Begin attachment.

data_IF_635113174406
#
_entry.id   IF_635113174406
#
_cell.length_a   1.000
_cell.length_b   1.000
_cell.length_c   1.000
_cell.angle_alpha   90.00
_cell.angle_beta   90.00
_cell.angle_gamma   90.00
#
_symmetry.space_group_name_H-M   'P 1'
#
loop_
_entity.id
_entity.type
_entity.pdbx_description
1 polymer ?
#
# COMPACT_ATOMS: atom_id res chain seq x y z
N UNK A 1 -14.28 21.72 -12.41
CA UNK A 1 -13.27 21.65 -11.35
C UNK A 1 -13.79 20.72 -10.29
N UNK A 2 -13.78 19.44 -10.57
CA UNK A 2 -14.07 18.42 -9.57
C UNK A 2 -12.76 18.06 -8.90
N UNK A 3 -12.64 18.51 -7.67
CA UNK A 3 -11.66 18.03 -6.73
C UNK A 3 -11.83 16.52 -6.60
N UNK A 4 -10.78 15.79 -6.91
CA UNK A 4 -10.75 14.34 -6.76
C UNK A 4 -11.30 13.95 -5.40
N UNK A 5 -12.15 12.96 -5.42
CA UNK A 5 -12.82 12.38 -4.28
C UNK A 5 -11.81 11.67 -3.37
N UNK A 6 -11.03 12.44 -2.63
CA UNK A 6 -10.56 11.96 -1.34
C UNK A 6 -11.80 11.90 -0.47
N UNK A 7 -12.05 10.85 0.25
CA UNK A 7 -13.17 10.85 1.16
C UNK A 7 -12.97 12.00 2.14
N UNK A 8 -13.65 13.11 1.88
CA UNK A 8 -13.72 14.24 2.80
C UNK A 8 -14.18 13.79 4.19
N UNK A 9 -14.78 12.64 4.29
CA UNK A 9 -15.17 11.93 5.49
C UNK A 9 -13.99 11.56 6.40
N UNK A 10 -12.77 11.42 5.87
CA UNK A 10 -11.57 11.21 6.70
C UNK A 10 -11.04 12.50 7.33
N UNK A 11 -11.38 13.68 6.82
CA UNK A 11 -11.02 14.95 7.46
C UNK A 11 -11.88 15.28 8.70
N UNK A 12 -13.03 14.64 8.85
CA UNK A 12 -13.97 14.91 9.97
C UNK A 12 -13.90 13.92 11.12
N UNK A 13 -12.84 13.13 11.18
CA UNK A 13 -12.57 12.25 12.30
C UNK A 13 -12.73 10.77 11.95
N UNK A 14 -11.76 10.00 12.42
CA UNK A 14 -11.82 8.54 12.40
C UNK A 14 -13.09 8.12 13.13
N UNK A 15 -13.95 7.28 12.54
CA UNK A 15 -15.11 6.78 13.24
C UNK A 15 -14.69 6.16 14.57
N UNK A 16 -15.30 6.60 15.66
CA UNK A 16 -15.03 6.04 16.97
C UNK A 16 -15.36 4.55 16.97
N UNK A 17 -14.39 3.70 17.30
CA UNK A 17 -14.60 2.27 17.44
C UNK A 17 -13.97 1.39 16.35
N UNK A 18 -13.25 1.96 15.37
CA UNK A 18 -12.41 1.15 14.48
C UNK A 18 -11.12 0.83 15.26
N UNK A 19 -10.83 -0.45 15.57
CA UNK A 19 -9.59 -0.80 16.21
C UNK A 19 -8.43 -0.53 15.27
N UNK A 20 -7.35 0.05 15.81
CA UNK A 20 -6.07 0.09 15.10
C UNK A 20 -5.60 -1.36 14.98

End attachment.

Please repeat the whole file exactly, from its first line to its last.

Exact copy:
data_IF_635113174406
#
_entry.id   IF_635113174406
#
_cell.length_a   1.000
_cell.length_b   1.000
_cell.length_c   1.000
_cell.angle_alpha   90.00
_cell.angle_beta   90.00
_cell.angle_gamma   90.00
#
_symmetry.space_group_name_H-M   'P 1'
#
loop_
_entity.id
_entity.type
_entity.pdbx_description
1 polymer ?
#
# COMPACT_ATOMS: atom_id res chain seq x y z
N UNK A 1 -14.28 21.72 -12.41
CA UNK A 1 -13.27 21.65 -11.35
C UNK A 1 -13.79 20.72 -10.29
N UNK A 2 -13.78 19.44 -10.57
CA UNK A 2 -14.07 18.42 -9.57
C UNK A 2 -12.76 18.06 -8.90
N UNK A 3 -12.64 18.51 -7.67
CA UNK A 3 -11.66 18.03 -6.73
C UNK A 3 -11.83 16.52 -6.60
N UNK A 4 -10.78 15.79 -6.91
CA UNK A 4 -10.75 14.34 -6.76
C UNK A 4 -11.30 13.95 -5.40
N UNK A 5 -12.15 12.96 -5.42
CA UNK A 5 -12.82 12.38 -4.28
C UNK A 5 -11.81 11.67 -3.37
N UNK A 6 -11.03 12.44 -2.63
CA UNK A 6 -10.56 11.96 -1.34
C UNK A 6 -11.80 11.90 -0.47
N UNK A 7 -12.05 10.85 0.25
CA UNK A 7 -13.17 10.85 1.16
C UNK A 7 -12.97 12.00 2.14
N UNK A 8 -13.65 13.11 1.88
CA UNK A 8 -13.72 14.24 2.80
C UNK A 8 -14.18 13.79 4.19
N UNK A 9 -14.78 12.64 4.29
CA UNK A 9 -15.17 11.93 5.49
C UNK A 9 -13.99 11.56 6.40
N UNK A 10 -12.77 11.42 5.87
CA UNK A 10 -11.57 11.21 6.70
C UNK A 10 -11.04 12.50 7.33
N UNK A 11 -11.38 13.68 6.82
CA UNK A 11 -11.02 14.95 7.46
C UNK A 11 -11.88 15.28 8.70
N UNK A 12 -13.03 14.64 8.85
CA UNK A 12 -13.97 14.91 9.97
C UNK A 12 -13.90 13.92 11.12
N UNK A 13 -12.84 13.13 11.18
CA UNK A 13 -12.57 12.25 12.30
C UNK A 13 -12.73 10.77 11.95
N UNK A 14 -11.76 10.00 12.42
CA UNK A 14 -11.82 8.54 12.40
C UNK A 14 -13.09 8.12 13.13
N UNK A 15 -13.95 7.28 12.54
CA UNK A 15 -15.11 6.78 13.24
C UNK A 15 -14.69 6.16 14.57
N UNK A 16 -15.30 6.60 15.66
CA UNK A 16 -15.03 6.04 16.97
C UNK A 16 -15.36 4.55 16.97
N UNK A 17 -14.39 3.70 17.30
CA UNK A 17 -14.60 2.27 17.44
C UNK A 17 -13.97 1.39 16.35
N UNK A 18 -13.25 1.96 15.37
CA UNK A 18 -12.41 1.15 14.48
C UNK A 18 -11.12 0.83 15.26
N UNK A 19 -10.83 -0.45 15.57
CA UNK A 19 -9.59 -0.80 16.21
C UNK A 19 -8.43 -0.53 15.27
N UNK A 20 -7.35 0.05 15.81
CA UNK A 20 -6.07 0.09 15.10
C UNK A 20 -5.60 -1.36 14.98